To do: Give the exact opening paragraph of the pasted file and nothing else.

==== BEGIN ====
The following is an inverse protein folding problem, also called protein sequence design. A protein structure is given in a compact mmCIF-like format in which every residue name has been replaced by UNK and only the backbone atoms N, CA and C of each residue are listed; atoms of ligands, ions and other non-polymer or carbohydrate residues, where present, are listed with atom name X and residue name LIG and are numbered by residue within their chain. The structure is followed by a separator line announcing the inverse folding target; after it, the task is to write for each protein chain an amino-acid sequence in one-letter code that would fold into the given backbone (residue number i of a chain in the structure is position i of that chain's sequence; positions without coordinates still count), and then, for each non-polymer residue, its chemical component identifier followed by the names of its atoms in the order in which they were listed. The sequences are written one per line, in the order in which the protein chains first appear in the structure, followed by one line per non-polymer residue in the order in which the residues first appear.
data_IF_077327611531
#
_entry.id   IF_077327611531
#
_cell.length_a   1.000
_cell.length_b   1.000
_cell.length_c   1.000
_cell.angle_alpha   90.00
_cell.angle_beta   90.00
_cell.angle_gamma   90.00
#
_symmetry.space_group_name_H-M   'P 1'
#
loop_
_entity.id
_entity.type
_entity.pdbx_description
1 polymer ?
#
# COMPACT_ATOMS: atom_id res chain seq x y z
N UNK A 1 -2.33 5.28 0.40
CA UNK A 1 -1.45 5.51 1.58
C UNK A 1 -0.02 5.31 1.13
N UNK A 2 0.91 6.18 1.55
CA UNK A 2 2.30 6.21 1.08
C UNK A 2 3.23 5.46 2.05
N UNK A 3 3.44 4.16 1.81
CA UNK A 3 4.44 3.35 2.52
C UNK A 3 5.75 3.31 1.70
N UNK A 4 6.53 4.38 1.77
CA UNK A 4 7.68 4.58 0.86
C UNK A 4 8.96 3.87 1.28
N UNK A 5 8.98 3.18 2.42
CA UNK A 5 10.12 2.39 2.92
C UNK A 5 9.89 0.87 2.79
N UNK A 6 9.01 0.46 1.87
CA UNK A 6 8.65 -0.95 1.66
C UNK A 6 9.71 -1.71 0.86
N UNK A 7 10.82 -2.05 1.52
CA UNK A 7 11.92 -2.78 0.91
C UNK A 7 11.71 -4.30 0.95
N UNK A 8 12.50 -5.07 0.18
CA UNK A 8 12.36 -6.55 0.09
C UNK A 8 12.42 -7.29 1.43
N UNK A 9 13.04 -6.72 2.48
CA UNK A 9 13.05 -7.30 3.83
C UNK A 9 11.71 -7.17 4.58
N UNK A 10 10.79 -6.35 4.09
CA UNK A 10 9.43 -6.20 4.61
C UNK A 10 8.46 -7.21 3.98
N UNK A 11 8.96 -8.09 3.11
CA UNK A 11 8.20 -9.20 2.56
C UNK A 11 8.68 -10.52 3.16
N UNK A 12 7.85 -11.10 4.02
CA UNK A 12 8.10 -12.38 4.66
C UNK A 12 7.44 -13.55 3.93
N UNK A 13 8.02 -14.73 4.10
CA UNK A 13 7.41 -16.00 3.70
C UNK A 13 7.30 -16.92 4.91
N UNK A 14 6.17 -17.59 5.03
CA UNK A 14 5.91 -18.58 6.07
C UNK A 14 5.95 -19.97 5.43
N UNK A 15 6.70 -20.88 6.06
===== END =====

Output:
The following is an inverse protein folding problem, also called protein sequence design. A protein structure is given in a compact mmCIF-like format in which every residue name has been replaced by UNK and only the backbone atoms N, CA and C of each residue are listed; atoms of ligands, ions and other non-polymer or carbohydrate residues, where present, are listed with atom name X and residue name LIG and are numbered by residue within their chain. The structure is followed by a separator line announcing the inverse folding target; after it, the task is to write for each protein chain an amino-acid sequence in one-letter code that would fold into the given backbone (residue number i of a chain in the structure is position i of that chain's sequence; positions without coordinates still count), and then, for each non-polymer residue, its chemical component identifier followed by the names of its atoms in the order in which they were listed. The sequences are written one per line, in the order in which the protein chains first appear in the structure, followed by one line per non-polymer residue in the order in which the residues first appear.